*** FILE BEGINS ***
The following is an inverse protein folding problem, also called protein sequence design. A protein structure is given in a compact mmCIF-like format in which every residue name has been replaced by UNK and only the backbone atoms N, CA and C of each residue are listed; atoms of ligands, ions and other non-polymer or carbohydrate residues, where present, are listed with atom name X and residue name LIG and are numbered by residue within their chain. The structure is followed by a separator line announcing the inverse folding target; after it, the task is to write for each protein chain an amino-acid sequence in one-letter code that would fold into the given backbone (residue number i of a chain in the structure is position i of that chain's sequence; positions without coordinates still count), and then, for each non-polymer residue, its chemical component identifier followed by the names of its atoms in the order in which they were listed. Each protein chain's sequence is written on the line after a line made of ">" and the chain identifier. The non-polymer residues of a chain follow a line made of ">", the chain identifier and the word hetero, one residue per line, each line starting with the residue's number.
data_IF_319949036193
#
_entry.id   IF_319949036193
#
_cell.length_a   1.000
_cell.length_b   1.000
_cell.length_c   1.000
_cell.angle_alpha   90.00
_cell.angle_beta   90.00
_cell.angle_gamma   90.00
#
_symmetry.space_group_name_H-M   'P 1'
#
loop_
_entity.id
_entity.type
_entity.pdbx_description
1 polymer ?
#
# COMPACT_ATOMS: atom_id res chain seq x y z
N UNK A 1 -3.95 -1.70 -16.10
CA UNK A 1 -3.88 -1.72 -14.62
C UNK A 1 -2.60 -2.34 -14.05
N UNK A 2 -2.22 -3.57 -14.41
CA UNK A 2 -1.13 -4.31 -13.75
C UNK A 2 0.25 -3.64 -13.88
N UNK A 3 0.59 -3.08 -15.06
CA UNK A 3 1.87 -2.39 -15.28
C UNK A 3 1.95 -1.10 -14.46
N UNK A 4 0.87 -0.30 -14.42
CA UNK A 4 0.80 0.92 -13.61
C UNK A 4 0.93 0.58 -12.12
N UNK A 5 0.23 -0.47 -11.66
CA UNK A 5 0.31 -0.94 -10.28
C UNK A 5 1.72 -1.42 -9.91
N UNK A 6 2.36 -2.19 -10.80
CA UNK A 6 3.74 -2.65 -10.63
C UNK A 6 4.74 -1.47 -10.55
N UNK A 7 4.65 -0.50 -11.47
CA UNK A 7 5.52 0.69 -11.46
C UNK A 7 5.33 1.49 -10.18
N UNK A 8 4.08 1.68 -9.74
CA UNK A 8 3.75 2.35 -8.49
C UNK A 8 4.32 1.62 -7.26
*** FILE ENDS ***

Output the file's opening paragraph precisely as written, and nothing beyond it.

The following is an inverse protein folding problem, also called protein sequence design. A protein structure is given in a compact mmCIF-like format in which every residue name has been replaced by UNK and only the backbone atoms N, CA and C of each residue are listed; atoms of ligands, ions and other non-polymer or carbohydrate residues, where present, are listed with atom name X and residue name LIG and are numbered by residue within their chain. The structure is followed by a separator line announcing the inverse folding target; after it, the task is to write for each protein chain an amino-acid sequence in one-letter code that would fold into the given backbone (residue number i of a chain in the structure is position i of that chain's sequence; positions without coordinates still count), and then, for each non-polymer residue, its chemical component identifier followed by the names of its atoms in the order in which they were listed. Each protein chain's sequence is written on the line after a line made of ">" and the chain identifier. The non-polymer residues of a chain follow a line made of ">", the chain identifier and the word hetero, one residue per line, each line starting with the residue's number.